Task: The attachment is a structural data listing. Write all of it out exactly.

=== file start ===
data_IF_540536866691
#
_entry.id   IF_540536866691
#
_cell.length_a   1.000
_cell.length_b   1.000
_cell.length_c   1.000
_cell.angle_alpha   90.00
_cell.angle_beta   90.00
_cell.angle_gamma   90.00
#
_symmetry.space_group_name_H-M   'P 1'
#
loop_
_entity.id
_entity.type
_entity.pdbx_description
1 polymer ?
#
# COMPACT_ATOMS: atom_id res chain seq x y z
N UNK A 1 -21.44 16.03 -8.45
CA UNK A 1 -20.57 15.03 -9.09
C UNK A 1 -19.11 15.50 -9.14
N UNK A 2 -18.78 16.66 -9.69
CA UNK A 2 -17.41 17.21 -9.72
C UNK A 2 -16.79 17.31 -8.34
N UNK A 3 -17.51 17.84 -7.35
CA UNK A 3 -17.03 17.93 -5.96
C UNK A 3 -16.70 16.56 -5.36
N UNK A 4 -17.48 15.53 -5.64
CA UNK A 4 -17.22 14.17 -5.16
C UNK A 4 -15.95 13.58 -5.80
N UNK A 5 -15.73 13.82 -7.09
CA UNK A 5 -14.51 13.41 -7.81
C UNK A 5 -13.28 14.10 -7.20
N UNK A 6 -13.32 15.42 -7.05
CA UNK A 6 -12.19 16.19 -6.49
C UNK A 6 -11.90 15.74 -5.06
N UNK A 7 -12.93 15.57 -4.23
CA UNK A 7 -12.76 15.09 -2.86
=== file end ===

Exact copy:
data_IF_540536866691
#
_entry.id   IF_540536866691
#
_cell.length_a   1.000
_cell.length_b   1.000
_cell.length_c   1.000
_cell.angle_alpha   90.00
_cell.angle_beta   90.00
_cell.angle_gamma   90.00
#
_symmetry.space_group_name_H-M   'P 1'
#
loop_
_entity.id
_entity.type
_entity.pdbx_description
1 polymer ?
#
# COMPACT_ATOMS: atom_id res chain seq x y z
N UNK A 1 -21.44 16.03 -8.45
CA UNK A 1 -20.57 15.03 -9.09
C UNK A 1 -19.11 15.50 -9.14
N UNK A 2 -18.78 16.66 -9.69
CA UNK A 2 -17.41 17.21 -9.72
C UNK A 2 -16.79 17.31 -8.34
N UNK A 3 -17.51 17.84 -7.35
CA UNK A 3 -17.03 17.93 -5.96
C UNK A 3 -16.70 16.56 -5.36
N UNK A 4 -17.48 15.53 -5.64
CA UNK A 4 -17.22 14.17 -5.16
C UNK A 4 -15.95 13.58 -5.80
N UNK A 5 -15.73 13.82 -7.09
CA UNK A 5 -14.51 13.41 -7.81
C UNK A 5 -13.28 14.10 -7.20
N UNK A 6 -13.32 15.42 -7.05
CA UNK A 6 -12.19 16.19 -6.49
C UNK A 6 -11.90 15.74 -5.06
N UNK A 7 -12.93 15.57 -4.23
CA UNK A 7 -12.76 15.09 -2.86